To a civilian reader, the word "outpost," at least insofar as the modern American military is concerned, might connote some level of permanence or structure, or at least a little bit of brick-and-mortar security. But not if you're talking about Afghanistan, and not if the year is 2007, and not if you're talking about the tenuous U.S. footholds in the Korengal Valley, a six-mile gash in the "axle-breaking, helicopter-crashing, spirit-killing, mind-bending terrain" near the country's eastern border.
OP Restrepo, the construction and defense of which Sebastian Junger (The Perfect Storm) chronicles in his powerful new book, WAR (and its accompanying documentary film, Restrepo), is little more than a hovel built from sandbags and tarps; there are sturdier dwellings under bridges in Central Park. Its defenders, the combat infantry soldiers of the 173rd Airborne's Battle Company, second platoon, live for the majority of their 15-month deployment without electricity, running water or hot meals. Their days are spent bent over shovels out in the heat, filling 25-ton Hescos with rock and sand, or patrolling steep, rocky hillsides under the crushing weight of 80-pound packs. They urinate in PVC pipes and shower once a week in water pumped from a local creek. They almost never sleep. Many are on psychiatric meds. And they think 30 is very, very old.
Then, of course, there are the ambushes, incoming mortars and nerve-shattering firefights—usually two or three a day—the "war" part of war. The blood-and-death-and-killing part.
By 2007, one-fifth of all combat in Afghanistan is taking place in the Korengal, which U.S. forces consider a critical passageway for Taliban fighters entering the country from Pakistan, and Restrepo is its most remote, most vulnerable outpost. Writing about his five long stays there in 2007 and 2008, Junger dismisses any hope for journalistic objectivity early in the book, and understandably so. "You can't write objectively about people you're close to," he says, "but you can't write objectively about people who are shooting at you, either."
As it turns out, some of the best, most eye-opening parts of WAR (and there are many of them) are the ones in which Junger is, in fact, the least objective. His reactions to what is happening around him help put the reader inside (and outside) that wire. Bullets and bombs are nothing new to the longtime war correspondent and contributing editor for Vanity Fair, who has covered conflicts in Bosnia, Sierra Leone and Liberia, but Junger openly admits that even he was unprepared for the maddening privations and constant fear that go with life at Restrepo. Several men are wounded during his time there, and at least one is killed. At one point the armored vehicle he's in rolls over an IED, and the explosion misses him by inches. He finds himself so enraged that for an instant he understands how an otherwise normal, peaceful man could be driven to kill another:
"It's tempting to view killing as a political act because that's where the repercussions play out," he writes, "but that misses the point: a man behind a rock touched two wires to a battery and tried to kill me—to kill us. There are other ways to understand what he did, but none of them overrides the raw fact that this man wanted to negate everything I'd ever done in my life or might ever do. It felt malicious and personal in a way that combat didn't. Combat theoretically gives you the chance to react well and survive; bombs don't allow for anything."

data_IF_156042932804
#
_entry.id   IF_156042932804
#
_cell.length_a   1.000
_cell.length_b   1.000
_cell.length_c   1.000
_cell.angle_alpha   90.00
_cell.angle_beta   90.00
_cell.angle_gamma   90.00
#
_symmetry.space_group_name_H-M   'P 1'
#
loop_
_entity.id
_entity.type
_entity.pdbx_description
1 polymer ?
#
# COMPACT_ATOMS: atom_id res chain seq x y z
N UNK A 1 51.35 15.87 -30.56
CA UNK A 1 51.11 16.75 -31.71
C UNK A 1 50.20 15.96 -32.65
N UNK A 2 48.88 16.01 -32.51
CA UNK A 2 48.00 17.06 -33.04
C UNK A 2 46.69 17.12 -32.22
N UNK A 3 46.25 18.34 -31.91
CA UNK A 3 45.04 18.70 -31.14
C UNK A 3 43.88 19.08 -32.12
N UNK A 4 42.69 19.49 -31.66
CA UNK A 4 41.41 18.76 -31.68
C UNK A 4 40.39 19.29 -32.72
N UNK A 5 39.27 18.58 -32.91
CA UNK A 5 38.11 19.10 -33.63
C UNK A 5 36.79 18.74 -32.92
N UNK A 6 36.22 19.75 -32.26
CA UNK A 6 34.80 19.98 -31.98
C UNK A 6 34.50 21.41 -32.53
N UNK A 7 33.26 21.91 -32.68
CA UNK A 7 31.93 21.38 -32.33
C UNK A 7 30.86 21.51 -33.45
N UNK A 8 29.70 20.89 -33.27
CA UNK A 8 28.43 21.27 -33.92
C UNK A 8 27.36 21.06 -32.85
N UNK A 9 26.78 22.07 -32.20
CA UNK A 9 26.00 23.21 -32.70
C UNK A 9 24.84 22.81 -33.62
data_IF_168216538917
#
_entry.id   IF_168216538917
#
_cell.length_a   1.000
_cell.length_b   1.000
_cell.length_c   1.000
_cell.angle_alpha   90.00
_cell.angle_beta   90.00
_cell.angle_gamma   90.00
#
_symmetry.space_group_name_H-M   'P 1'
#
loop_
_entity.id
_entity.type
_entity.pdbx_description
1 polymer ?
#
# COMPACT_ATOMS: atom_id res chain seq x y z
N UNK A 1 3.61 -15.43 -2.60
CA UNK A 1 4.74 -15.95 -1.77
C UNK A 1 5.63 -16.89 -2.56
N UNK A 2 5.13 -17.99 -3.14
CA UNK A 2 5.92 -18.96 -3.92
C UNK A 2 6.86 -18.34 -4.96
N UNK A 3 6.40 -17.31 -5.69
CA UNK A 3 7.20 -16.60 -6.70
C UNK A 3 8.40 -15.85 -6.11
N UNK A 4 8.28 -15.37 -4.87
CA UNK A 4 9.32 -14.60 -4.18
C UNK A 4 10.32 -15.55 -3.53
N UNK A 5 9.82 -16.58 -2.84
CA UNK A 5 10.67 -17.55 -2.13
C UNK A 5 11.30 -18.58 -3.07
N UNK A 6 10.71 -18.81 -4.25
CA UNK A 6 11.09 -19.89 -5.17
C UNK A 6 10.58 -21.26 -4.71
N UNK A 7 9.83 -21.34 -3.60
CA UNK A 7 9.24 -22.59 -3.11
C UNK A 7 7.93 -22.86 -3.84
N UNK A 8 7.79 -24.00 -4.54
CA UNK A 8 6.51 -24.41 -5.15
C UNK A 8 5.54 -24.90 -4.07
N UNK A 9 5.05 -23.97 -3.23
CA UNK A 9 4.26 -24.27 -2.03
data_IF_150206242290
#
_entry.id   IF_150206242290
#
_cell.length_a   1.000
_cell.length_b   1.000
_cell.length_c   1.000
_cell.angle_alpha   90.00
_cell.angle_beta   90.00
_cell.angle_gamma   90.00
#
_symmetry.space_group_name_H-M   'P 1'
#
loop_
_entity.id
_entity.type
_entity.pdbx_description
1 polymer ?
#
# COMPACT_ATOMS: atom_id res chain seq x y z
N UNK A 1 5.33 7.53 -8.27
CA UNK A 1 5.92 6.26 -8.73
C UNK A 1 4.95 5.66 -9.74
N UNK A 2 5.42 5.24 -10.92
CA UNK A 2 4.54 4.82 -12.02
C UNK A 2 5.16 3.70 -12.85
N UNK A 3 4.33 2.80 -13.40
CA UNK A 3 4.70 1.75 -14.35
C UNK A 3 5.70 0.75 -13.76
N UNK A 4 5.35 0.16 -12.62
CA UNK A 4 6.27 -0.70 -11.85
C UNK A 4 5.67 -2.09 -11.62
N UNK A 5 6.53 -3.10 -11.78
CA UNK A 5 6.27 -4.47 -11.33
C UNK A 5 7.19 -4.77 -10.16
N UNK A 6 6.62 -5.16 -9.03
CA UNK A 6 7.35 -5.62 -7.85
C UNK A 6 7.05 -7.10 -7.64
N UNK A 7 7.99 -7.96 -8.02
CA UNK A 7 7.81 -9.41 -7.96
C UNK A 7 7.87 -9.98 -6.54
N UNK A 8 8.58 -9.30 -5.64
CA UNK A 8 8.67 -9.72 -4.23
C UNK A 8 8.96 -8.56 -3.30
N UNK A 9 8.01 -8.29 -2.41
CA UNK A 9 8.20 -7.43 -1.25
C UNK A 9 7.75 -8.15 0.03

Is all this violence traumatic for the author? Of course. Is it also exhilarating? Absolutely. Echoing two other famous works by war correspondents, Michael Herr's Dispatches and Chris Hedges' War is a Force That Gives Us Meaning, Junger writes: "The machinery of war and the sound it makes and the urgency of its use and the consequences of almost everything about it are the most exciting things anyone engaged in war will ever know ... War is life multiplied by a number no one has ever heard of."
But, despite what Hollywood films might lead us to believe, the adrenaline rush of combat isn't the only part of this war that keeps men returning to it, according to Junger, and he posits that it's not what keeps the young Taliban fighters coming back, either. What motivates and sustains the soldiers of Battle Company is actually love—the adamantine bonds forged among young men in hostile territory, ones impossible to duplicate in the civilian world—the notion that any member of the platoon would readily die for any other. That's much more addictive than any romance, and more compelling than any religion. "The nearly narcotic effect of a tightly-knit group might have made faith superfluous," Junger writes. "The platoon was the faith, a greater cause that, if you focused on it entirely, made your fears go away."
The politics of war, however pressing or controversial they may be for civilians, weigh very little on the minds of men fighting it; they're too busy trying to survive, too busy refining what Junger calls "the Zen of not fucking up." Anything beyond that is conjecture and abstraction, two luxuries that combat infantry in places like Restrepo just don't have. So anyone looking for commentary on the geopolitical particulars of the U.S. presence in Afghanistan will not find it here. But Junger's meditations on fear, killing and love—and on the intoxicating allure of combat for one group of young men—will no doubt earn WAR a well-deserved spot among the great works of combat journalism. This harrowing account is critical to understanding this war, or any war.